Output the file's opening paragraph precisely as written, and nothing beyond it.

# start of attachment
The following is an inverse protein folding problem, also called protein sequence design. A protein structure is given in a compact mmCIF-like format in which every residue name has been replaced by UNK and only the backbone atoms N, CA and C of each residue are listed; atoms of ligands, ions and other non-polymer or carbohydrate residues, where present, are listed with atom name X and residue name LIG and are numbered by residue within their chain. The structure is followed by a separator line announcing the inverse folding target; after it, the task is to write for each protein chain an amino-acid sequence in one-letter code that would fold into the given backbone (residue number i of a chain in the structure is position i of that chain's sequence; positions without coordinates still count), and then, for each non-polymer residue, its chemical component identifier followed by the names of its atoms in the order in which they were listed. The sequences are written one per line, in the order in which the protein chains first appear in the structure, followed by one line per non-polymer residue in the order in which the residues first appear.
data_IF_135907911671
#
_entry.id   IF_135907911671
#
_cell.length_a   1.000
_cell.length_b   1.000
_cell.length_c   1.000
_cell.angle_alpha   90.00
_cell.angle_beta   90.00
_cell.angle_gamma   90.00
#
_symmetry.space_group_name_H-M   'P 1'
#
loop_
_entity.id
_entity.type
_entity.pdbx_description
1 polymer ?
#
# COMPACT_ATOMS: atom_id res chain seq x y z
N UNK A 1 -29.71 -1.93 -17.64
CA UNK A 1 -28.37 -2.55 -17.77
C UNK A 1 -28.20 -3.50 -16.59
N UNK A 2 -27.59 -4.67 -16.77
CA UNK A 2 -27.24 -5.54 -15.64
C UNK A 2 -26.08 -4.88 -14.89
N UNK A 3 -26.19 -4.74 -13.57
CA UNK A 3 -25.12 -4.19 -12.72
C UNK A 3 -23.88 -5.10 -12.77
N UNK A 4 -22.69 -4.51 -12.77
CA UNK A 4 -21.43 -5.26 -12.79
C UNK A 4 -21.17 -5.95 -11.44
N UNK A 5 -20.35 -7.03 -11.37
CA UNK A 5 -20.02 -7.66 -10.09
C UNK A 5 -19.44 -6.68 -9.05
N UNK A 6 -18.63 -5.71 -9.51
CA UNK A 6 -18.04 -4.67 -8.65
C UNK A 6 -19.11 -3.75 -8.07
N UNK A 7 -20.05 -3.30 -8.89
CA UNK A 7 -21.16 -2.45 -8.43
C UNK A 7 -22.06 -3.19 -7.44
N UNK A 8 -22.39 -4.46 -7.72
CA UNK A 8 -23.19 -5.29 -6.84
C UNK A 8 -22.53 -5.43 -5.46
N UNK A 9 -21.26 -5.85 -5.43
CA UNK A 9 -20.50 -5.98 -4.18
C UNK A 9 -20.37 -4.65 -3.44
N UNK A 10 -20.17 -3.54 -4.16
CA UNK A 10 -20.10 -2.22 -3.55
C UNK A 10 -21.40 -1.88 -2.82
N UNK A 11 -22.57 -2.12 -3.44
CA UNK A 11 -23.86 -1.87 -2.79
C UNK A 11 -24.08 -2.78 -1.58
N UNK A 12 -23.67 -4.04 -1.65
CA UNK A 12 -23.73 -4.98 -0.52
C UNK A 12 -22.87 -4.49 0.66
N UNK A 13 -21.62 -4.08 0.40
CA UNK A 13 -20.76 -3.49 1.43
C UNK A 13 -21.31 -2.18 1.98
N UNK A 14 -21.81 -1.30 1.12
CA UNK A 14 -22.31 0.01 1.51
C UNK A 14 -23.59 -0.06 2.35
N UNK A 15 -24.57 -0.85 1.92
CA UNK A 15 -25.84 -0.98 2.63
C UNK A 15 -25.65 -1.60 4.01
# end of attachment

The following is an inverse protein folding problem, also called protein sequence design. A protein structure is given in a compact mmCIF-like format in which every residue name has been replaced by UNK and only the backbone atoms N, CA and C of each residue are listed; atoms of ligands, ions and other non-polymer or carbohydrate residues, where present, are listed with atom name X and residue name LIG and are numbered by residue within their chain. The structure is followed by a separator line announcing the inverse folding target; after it, the task is to write for each protein chain an amino-acid sequence in one-letter code that would fold into the given backbone (residue number i of a chain in the structure is position i of that chain's sequence; positions without coordinates still count), and then, for each non-polymer residue, its chemical component identifier followed by the names of its atoms in the order in which they were listed. The sequences are written one per line, in the order in which the protein chains first appear in the structure, followed by one line per non-polymer residue in the order in which the residues first appear.